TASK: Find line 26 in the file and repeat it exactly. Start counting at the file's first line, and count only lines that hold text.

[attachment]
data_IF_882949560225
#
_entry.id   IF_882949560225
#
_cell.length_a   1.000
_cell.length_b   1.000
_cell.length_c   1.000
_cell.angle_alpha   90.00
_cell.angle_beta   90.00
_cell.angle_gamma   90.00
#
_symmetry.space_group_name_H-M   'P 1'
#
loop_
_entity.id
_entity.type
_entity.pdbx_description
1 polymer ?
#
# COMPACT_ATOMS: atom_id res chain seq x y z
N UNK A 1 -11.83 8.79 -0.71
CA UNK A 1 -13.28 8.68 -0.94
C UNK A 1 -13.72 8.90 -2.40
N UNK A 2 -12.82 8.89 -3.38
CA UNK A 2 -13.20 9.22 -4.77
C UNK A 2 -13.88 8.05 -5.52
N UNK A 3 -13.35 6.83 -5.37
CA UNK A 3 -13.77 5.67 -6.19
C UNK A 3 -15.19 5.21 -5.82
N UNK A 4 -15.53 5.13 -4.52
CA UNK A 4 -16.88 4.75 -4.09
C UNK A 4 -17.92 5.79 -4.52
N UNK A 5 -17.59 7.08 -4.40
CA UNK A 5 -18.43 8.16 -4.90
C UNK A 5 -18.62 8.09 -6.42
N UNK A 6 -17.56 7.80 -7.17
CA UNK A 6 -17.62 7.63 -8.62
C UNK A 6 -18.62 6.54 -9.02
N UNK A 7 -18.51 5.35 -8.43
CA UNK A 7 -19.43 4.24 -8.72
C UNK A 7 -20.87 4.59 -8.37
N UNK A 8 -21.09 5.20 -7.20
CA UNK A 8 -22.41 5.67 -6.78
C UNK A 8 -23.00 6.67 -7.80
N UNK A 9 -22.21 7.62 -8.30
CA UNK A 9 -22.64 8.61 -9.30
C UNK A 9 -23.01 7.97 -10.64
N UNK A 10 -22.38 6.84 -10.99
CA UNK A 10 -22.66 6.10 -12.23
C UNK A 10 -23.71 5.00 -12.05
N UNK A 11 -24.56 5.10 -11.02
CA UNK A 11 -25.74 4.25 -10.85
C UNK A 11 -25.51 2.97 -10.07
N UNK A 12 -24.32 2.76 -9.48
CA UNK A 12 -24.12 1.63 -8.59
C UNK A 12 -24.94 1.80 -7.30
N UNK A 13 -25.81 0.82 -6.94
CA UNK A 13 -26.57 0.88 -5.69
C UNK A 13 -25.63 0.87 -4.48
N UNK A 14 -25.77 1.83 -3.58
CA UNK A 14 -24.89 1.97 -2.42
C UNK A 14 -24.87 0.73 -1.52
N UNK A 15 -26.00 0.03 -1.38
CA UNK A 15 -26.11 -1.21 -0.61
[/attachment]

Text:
C UNK A 2 -13.88 8.05 -5.52